Travel expert vs. Internet – which would you choose?

Cloudbreak at Seagrove Beach

Cloudbreak at Seagrove Beach

Planning a trip has never been easier, but what’s smartest and fastest – calling a travel agent or hunting for your own deal via search engines? Whether you follow the gnome or Captain Kirk, technology must be quicker and smarter, right? I set out to discover whether new apps and travel tools help or hinder the process. I encourage you to try the following fun, unscientific experiment.

The scenario:  plan a trip to Toulouse, France, book a moderately-priced hotel for one week, research a list of potential excursions. I chose a 90-day stay because that’s the tourist visa limit for France. I chose Toulouse, because I wanted to test flight connections within Europe, beyond typical destinations like Paris, Rome, London, etc. And because I live in a perpetual daydream about France, but that’s a different story.

Many of us would hit popular internet travel sites to price airline tickets. However, I had been researching curated travel websites, taking a specific look at luxury travel. I wondered how a person accustomed to having others manage details for them might begin their research, in other words, was it smarter to do all this work myself or delegate it?

First I called Visa, then American Express. I felt like the main character, Bernadette, in Maria Semple’s novel, Where’d you go Bernadette. She outsources her travel planning to an administrative assistant in another country (somewhere in the old Eastern bloc), because it’s pennies an hour and she’d rather spend time with her daughter. In the book, alas, Bernadette’s administrative assistant rips her off and Bernadette loses her savings after foolishly giving too much personal information, you know, small inconsequential details like her Social Security Number.

Each call to Visa and AmEx took about 15 minutes. At Visa, Yi (pronounced ee), promised to send an e-mail full of choices and data within 24 hours. At AmEx, I worked with Brenda, who may have been working from home – either that or her phone headset wasn’t working properly as every time she exhaled the huff echoed into my ear with the slightest edge of disdain. Brenda offered to e-mail me the flight and hotel information. However, instead of agreeing to research local activities and possible festivals for me as I had asked, she informed me that I needed to research that myself on the Internet, then she suggested a car rental, a sure sign of a sales commission in the offing.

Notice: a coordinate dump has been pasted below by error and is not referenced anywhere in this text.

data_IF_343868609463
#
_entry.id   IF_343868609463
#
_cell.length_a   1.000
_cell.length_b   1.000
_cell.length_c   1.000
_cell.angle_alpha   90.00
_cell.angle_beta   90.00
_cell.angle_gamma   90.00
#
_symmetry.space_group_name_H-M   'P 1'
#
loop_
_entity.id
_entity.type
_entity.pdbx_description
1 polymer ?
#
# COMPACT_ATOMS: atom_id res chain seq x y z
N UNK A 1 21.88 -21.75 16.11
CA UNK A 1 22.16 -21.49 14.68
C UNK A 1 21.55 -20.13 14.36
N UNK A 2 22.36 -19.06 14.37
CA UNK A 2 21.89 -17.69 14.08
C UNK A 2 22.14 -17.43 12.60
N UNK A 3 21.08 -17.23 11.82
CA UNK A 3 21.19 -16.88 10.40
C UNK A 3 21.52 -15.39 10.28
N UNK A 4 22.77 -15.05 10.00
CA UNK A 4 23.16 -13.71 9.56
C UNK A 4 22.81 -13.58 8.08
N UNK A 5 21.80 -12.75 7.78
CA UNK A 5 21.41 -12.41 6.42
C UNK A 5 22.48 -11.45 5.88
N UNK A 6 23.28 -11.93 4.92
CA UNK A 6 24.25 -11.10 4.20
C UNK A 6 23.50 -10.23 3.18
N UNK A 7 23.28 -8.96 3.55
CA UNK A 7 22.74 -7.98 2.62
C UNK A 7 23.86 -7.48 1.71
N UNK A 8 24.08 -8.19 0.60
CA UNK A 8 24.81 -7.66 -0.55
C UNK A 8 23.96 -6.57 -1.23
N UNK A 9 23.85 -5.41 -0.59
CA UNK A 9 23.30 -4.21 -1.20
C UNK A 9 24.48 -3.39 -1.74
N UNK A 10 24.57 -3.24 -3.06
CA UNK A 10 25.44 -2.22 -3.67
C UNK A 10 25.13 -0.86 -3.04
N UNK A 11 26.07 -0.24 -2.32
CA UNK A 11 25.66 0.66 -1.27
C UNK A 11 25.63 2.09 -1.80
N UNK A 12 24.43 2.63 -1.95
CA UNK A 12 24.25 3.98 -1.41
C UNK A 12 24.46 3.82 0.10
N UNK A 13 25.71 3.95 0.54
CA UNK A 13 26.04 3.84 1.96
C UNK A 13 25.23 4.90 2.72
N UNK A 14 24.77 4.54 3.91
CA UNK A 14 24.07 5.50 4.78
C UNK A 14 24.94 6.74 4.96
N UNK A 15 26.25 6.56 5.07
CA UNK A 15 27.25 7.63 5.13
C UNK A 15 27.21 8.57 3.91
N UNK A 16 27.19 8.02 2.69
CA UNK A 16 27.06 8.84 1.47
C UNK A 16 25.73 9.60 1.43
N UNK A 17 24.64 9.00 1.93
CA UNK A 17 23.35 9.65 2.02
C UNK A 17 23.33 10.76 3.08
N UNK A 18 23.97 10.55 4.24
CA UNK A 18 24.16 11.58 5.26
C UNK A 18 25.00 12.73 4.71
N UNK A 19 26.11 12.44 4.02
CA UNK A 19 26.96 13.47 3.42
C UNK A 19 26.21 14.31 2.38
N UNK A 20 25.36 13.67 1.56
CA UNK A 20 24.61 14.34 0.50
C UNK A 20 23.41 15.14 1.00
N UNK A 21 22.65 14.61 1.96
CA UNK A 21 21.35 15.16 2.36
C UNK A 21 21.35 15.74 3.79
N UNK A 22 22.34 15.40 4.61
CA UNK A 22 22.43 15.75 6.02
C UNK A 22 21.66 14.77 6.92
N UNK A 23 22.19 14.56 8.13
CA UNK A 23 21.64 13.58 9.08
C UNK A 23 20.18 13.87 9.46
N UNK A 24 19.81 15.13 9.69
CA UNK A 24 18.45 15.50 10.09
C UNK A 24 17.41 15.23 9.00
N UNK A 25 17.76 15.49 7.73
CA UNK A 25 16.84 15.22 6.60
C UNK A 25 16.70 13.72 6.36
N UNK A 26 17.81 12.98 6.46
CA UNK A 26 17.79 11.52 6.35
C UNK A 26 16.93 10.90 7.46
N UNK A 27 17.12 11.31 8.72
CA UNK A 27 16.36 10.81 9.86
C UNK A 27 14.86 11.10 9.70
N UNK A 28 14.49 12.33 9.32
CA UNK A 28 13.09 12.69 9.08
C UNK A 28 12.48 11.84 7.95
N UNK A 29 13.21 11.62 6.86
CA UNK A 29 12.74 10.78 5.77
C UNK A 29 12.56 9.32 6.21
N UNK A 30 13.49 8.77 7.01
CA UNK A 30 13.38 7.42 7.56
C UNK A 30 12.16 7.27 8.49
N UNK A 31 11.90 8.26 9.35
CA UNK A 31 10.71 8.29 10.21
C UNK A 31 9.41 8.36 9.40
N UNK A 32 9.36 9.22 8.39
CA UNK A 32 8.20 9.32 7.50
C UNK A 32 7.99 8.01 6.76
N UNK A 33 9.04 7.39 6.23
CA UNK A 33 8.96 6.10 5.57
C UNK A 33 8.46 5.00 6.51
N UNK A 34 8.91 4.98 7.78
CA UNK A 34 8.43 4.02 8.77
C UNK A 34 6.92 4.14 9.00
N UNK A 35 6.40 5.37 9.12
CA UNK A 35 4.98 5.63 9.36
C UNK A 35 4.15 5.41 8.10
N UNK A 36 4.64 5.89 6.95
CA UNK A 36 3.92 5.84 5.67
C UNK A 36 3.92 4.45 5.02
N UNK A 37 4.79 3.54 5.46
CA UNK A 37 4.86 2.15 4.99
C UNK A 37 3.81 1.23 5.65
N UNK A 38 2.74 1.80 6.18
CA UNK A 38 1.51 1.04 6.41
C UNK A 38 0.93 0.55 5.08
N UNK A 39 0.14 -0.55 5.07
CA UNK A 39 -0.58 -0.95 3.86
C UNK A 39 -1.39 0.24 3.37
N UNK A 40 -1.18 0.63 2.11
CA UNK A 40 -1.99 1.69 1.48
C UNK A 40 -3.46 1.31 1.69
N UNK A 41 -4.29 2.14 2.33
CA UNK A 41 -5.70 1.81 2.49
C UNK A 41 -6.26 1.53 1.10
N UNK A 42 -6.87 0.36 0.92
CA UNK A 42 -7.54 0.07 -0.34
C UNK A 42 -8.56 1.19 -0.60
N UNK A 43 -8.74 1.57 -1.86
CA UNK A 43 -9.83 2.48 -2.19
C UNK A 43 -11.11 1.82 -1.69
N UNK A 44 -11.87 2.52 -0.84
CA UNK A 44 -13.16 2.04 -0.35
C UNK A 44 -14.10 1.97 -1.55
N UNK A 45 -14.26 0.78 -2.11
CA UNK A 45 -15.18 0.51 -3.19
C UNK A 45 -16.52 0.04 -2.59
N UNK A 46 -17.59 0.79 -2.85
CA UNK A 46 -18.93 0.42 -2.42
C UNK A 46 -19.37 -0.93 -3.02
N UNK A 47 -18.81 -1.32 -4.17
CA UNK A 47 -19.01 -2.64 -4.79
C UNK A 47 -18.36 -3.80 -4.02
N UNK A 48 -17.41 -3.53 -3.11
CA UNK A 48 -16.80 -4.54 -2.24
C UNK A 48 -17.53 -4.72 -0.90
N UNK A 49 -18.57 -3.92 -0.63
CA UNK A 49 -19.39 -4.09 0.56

Visa’s customer service expert kept her promise. Brenda’s headset must have died because I never heard from her again. Yi selected three airline rates to compare, including two with brand-name airlines where I have frequent flier accounts. The fares were $1966, $1973 and $1640. Predictably, the longest duration flight cost the least. The Delta flights she found cost significantly less than those found via my own search on (Baggage fees not included in prices.) Yi also took the initiative to suggest pricing trains from Paris to Toulouse to lower the flight cost, a value-added service as she priced those fares for me too, saving me more time.

When I performed the same search online for flights, I came up with similar schedules and pricing – with one exception. pointed out to me in an easy-to-read visual that by changing my departure date by about 10 days, I might score savings of more than several hundred dollars per ticket. Neither Brenda nor Yi had offered to check this for me. I searched on Kayak three times over 24 hours, twice using an I-pad and once with a laptop. The I-Pad application instantly shows an entire month of fares. The non-mobile Kayak site has the same feature, but it’s tucked over on the left column and requires an additional click, so you have to know to go look for this.

The day I delegated work to Visa and AmEx, I strode through Piedmont Park in Atlanta and people watched, guessing at their thoughts, expanding characters and writing story lines for them. (Remember, I write for a living.) The day I slogged online myself started with coffee and my keyboard and a few hours later the sun shone without me. I sat indoors hunched over a computer comparing costs.